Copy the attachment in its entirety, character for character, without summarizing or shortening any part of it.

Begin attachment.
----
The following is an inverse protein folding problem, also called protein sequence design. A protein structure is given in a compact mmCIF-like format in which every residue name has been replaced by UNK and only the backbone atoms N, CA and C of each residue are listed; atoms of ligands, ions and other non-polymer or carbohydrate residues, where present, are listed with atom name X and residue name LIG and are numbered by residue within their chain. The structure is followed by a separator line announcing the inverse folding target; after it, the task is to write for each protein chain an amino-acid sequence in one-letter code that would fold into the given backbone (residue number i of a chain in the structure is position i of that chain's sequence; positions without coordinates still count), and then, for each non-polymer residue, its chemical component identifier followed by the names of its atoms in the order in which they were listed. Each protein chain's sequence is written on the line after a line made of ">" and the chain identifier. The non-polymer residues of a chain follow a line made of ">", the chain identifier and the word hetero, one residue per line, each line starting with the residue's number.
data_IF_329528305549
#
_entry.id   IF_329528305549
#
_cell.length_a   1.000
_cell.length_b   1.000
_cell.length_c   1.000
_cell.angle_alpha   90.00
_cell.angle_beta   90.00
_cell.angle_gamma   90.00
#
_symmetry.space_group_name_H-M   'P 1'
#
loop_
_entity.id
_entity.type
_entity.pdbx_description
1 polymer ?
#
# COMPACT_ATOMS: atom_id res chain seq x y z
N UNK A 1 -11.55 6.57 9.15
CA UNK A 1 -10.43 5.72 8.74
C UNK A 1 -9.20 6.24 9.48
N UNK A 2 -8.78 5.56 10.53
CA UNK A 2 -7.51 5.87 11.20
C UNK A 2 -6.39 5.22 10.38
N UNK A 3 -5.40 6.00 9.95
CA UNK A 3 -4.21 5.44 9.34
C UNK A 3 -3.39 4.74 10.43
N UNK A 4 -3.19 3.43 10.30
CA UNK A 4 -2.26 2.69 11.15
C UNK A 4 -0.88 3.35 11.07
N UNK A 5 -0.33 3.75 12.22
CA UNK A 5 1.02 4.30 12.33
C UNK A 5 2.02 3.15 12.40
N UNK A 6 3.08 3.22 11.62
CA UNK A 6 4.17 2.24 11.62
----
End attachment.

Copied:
The following is an inverse protein folding problem, also called protein sequence design. A protein structure is given in a compact mmCIF-like format in which every residue name has been replaced by UNK and only the backbone atoms N, CA and C of each residue are listed; atoms of ligands, ions and other non-polymer or carbohydrate residues, where present, are listed with atom name X and residue name LIG and are numbered by residue within their chain. The structure is followed by a separator line announcing the inverse folding target; after it, the task is to write for each protein chain an amino-acid sequence in one-letter code that would fold into the given backbone (residue number i of a chain in the structure is position i of that chain's sequence; positions without coordinates still count), and then, for each non-polymer residue, its chemical component identifier followed by the names of its atoms in the order in which they were listed. Each protein chain's sequence is written on the line after a line made of ">" and the chain identifier. The non-polymer residues of a chain follow a line made of ">", the chain identifier and the word hetero, one residue per line, each line starting with the residue's number.
data_IF_329528305549
#
_entry.id   IF_329528305549
#
_cell.length_a   1.000
_cell.length_b   1.000
_cell.length_c   1.000
_cell.angle_alpha   90.00
_cell.angle_beta   90.00
_cell.angle_gamma   90.00
#
_symmetry.space_group_name_H-M   'P 1'
#
loop_
_entity.id
_entity.type
_entity.pdbx_description
1 polymer ?
#
# COMPACT_ATOMS: atom_id res chain seq x y z
N UNK A 1 -11.55 6.57 9.15
CA UNK A 1 -10.43 5.72 8.74
C UNK A 1 -9.20 6.24 9.48
N UNK A 2 -8.78 5.56 10.53
CA UNK A 2 -7.51 5.87 11.20
C UNK A 2 -6.39 5.22 10.38
N UNK A 3 -5.40 6.00 9.95
CA UNK A 3 -4.21 5.44 9.34
C UNK A 3 -3.39 4.74 10.43
N UNK A 4 -3.19 3.43 10.30
CA UNK A 4 -2.26 2.69 11.15
C UNK A 4 -0.88 3.35 11.07
N UNK A 5 -0.33 3.75 12.22
CA UNK A 5 1.02 4.30 12.33
C UNK A 5 2.02 3.15 12.40
N UNK A 6 3.08 3.22 11.62
CA UNK A 6 4.17 2.24 11.62